As we near the end of 2017, let’s take a moment to say goodbye to some of television’s most beloved shows. This year’s list of departing series includes critical darlings, Emmy Award winners, popular fan favorites and underrated gems. Click through our photo gallery above of the Top 16 TV shows that ended in 2017.
“Bates Motel” (A&E) — Freddie Highmore was a revelation as serial killer Norman Bates in this contemporary prequel to the classic Hitchcock thriller, “Psycho.” The series traces Bates’s descent into madness and his twisted obsession with his mother (Vera Farmiga). Both Highmore and Farmiga received critical praise for their persomances, with the latter earning an Emmy nomination for Best Drama Actress for the first season.
“Orphan Black” (BBC America) — Tatiana Maslany‘s revelatory performance anchored this science-fiction thriller about a woman who witnesses a murder, only to discover that she is one of a number of clones of the victim. Maslany– who not only played the series’ protagonist, as well as her many clones– was finally awarded the Emmy for Best Drama Actress in 2016.
“American Crime” (ABC) — Oscar-winning screenwriter John Ridley (“12 Years a Slave”) created this anthology drama that dealt with race, class, and gender politics. The series earned a number of Emmy nominations over its three-year run, winning two consecutive Emmys for its star Regina King.
“Girls” (HBO) — Lena Dunham wrote, directed, and starred in this racy dramedy about a group of women navigating their twenties in New York City. Despite winning multiple Golden Globes and a Peabody Award, the series only won two Emmys over the course of its six-season run.
“Teen Wolf” (MTV) — Despite never catching on at the Emmys, this contemporary adaptation of the 1980s cult classic was extremely popular, particularly among younger viewers. It also made household names of its stars Tyler Posey and Colton Haynes.
“The Leftovers” (HBO) — This dystopian drama was cruelly ignored by the Emmys, only earning a single nomination for Guest Actress Ann Dowd over the course of its three-year run. However, “The Leftovers” got the last laugh with critical acclaim and numerous guild awards.
“Episodes” (Showtime) — Matt LeBlanc earned four consecutive Emmy nominations and a Golden Globe award for playing a fictionalized version of himself in this comedy about two British writers whose attempts to make it big in Hollywood cause them to cross paths with LeBlanc.
“Bloodline” (Netflix) — Despite airing for only three seasons, this dark family drama set in South Florida earned five Emmy nominations, winning for Best Drama Supporting Actor for Ben Mendelsohn.
“Workaholics” (Comedy Central) — Despite earning only one Emmy nomination over the course of its six-year run, this workplace comedy about a group of immature twenty-somethings who work at a telemarketing company was extremely popular, and made a star out its leading man, Adam DeVine.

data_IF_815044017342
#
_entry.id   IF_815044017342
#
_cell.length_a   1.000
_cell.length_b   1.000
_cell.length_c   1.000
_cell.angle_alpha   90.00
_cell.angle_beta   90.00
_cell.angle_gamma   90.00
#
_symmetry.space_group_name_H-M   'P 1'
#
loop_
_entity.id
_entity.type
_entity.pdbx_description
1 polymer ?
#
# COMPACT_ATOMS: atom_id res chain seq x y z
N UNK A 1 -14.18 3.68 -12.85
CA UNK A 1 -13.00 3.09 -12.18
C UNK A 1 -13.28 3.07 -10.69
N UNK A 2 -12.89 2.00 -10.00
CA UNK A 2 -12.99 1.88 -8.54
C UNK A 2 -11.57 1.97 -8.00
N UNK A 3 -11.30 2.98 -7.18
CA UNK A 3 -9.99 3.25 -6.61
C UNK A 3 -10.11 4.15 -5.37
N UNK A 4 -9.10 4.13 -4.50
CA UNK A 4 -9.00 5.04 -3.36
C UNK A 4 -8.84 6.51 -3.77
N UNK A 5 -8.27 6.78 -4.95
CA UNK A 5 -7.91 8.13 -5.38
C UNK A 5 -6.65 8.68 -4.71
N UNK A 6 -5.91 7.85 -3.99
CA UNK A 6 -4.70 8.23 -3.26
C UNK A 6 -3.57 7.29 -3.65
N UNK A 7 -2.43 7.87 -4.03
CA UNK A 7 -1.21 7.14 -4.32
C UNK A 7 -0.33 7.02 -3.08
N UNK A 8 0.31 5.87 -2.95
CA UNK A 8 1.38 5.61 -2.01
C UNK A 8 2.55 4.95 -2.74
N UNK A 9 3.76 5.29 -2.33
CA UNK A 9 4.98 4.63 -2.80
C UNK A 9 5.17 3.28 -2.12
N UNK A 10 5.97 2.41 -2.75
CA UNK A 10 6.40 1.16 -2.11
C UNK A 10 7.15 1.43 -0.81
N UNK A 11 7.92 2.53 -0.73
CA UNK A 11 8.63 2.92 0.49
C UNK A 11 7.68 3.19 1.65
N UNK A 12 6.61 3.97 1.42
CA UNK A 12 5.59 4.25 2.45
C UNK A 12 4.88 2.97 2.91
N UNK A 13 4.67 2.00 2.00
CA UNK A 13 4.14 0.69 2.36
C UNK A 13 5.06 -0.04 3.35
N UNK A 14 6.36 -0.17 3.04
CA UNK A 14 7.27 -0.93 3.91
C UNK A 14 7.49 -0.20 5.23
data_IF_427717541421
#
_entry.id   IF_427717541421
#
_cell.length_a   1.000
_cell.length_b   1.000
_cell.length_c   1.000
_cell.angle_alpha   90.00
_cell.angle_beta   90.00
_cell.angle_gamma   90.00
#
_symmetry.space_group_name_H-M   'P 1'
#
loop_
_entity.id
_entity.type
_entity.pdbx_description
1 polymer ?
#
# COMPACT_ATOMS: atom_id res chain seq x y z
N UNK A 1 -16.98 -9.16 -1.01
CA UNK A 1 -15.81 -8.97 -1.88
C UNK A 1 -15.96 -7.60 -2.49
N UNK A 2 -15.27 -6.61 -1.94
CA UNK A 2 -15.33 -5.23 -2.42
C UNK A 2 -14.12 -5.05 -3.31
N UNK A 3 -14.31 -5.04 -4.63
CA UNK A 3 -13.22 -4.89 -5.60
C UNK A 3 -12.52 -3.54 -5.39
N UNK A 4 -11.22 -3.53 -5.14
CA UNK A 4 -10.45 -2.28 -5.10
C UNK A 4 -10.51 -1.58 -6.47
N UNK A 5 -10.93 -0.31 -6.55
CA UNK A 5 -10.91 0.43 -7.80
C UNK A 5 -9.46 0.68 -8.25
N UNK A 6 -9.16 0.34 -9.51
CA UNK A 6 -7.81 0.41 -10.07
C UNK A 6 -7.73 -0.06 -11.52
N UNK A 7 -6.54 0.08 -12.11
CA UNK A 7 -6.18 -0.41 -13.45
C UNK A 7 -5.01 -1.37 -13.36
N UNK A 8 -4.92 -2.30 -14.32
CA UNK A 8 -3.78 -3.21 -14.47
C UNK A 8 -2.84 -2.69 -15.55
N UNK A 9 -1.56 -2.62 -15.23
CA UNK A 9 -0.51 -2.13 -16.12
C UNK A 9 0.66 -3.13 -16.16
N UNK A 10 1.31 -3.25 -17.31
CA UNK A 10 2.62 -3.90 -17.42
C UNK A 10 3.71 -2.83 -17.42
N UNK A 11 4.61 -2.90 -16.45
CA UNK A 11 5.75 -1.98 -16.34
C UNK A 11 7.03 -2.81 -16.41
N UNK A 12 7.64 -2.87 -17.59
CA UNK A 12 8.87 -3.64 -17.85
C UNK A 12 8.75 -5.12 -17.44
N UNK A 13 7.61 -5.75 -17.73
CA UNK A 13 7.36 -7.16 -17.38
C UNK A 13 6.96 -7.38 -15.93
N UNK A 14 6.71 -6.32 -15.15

“The Mindy Project” (Fox/Hulu) — Mindy Kaling earned critical raves for her self-titled comedy where she played a New York-based doctor trying to balance her professional and romantic lives. The series began on Fox, with Hulu picking up the show for its final seasons.
“The Vampire Diaries” (The CW) — Based on a popular young adult book series, this long-running drama about the supernatural happenings in a small Virginia town was never a critical or awards favorite. But it did win five People’s Choice Awards, including awards for stars Ian Somerhalder and Nina Dobrev.
“Grimm” (NBC) — Sean Hayes (“Will & Grace”) served as executive producer of this fantasy procedural about a detective who must protect the human world from a series of supernatural creatures inspired by the Grimms’ Fairy Tales.
“Black Sails” (Starz) — British actor Toby Stephens starred as Captain Flint in this prequel to Robert Louis Stevenson’s classic novel “Treasure Island.” The series, which was rich with special effects and period costumes, earned three Emmys over the course of its four-year run.
“The Strain” (FX) — Director Guillermo del Toro co-created this horror drama, which starred Corey Stoll (“House of Cards”) as a doctor working to contain save humanity from a virus that turns its hosts into vampire-like creatures.
“Bones” (Fox) — David Boreanaz and Emily Deschanel starred as a kind of crime-fighting odd couple — he as a straight-laced-FBI agent, and she as a no-nonsense forensic anthropologist. Despite receiving only two Emmy nominations during its run, this crime procedural aired close to 250 episodes over the course of its 12 seasons.
“Pretty Little Liars” (Freeform) — This teen drama centered around a group of girls who are targeted for their past mistakes ran for seven seasons, earning and huge fanbase among young girls, as well as several People’s Choice Awards.
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